Alloy systems that are liquid at room temperature have a high degree of thermal conductivity, far superior than ordinary non-metallic liquids. This allows for the use of these materials in specific heat-conducting applications, such as heat dissipation in sensitive components during operation, machining, and/or manufacturing.
Other advantages of these liquid alloy systems are their inherent electrical conductivity. Typical applications for these materials include thermostats, switches, barometers, heat transfer systems, and thermal cooling and heating designs.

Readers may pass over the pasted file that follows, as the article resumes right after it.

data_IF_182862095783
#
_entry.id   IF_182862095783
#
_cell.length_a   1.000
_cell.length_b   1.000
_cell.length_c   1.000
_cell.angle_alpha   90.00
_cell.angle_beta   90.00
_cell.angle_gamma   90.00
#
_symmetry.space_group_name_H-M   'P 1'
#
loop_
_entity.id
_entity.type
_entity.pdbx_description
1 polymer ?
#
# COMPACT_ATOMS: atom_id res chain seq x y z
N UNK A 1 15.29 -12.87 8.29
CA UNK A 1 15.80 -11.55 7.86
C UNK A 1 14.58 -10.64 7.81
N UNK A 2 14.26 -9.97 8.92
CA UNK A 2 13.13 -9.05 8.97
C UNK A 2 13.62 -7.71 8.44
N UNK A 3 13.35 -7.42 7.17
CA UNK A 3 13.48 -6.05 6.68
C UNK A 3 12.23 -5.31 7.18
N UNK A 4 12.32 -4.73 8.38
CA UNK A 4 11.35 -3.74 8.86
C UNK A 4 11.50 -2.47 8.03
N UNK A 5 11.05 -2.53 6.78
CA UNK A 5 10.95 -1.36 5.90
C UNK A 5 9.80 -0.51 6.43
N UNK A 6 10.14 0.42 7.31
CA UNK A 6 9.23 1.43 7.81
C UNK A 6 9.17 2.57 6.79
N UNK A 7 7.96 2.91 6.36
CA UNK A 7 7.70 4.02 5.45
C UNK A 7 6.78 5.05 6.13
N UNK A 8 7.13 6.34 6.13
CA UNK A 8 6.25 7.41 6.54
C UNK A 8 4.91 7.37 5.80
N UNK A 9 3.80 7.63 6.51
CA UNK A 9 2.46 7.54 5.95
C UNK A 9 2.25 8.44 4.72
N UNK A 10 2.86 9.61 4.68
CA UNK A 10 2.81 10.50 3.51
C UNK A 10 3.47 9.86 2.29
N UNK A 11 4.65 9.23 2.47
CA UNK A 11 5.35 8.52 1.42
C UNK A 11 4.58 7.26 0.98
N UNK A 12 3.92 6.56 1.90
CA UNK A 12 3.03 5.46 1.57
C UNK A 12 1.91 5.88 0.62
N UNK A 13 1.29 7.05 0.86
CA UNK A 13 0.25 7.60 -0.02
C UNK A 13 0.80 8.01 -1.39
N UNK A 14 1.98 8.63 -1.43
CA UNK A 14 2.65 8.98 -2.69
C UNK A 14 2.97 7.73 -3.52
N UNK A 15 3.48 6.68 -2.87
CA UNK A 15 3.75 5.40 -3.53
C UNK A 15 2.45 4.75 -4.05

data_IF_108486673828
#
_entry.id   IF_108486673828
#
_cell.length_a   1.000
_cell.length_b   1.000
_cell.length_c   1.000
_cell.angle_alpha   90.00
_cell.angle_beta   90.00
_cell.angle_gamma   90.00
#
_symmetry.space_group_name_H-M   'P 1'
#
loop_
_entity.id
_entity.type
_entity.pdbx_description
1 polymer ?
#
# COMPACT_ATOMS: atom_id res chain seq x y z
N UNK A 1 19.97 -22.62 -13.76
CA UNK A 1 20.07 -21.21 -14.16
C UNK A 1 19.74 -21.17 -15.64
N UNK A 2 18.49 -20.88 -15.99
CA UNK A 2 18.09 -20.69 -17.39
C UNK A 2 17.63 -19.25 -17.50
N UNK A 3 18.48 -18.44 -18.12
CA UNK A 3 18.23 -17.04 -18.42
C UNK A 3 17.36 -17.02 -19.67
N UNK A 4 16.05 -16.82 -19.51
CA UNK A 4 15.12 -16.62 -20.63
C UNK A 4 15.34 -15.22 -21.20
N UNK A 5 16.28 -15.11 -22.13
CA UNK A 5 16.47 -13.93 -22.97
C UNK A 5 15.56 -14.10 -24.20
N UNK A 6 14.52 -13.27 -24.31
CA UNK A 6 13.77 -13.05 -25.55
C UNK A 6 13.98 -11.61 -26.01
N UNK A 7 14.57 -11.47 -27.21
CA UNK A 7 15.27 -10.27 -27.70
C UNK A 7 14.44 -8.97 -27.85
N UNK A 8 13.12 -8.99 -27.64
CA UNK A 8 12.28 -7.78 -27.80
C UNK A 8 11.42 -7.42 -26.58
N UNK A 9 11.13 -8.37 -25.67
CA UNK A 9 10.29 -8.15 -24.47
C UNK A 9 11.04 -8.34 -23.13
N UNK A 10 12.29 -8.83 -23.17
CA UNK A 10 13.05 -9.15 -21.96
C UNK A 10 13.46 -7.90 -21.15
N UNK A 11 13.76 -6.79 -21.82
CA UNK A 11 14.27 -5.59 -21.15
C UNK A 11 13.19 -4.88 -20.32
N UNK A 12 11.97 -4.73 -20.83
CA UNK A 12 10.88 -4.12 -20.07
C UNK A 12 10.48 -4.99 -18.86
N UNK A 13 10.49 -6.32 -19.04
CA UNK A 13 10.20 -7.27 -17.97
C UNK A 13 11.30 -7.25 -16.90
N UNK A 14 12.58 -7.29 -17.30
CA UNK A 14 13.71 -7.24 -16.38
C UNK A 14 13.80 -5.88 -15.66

Some sealing operations use pure indium and require no heat at all. The sealing process uses mechanical pressure to create the bond. The softness and malleability of indium, in addition to its ability to retain these characteristics at cryogenic temperatures, allows it to fill in imperfections in mating surfaces to create a hermetic seal.
Low-temperature or fusible alloys are commonly used in a variety of safety devices where they are designed to melt at a peak temperature to initiate a process. Eye glass lens blocking is another application where low-temperature or fusible alloys work well. The lens is held in place using a block of the alloy, which is then easily removed with hot water.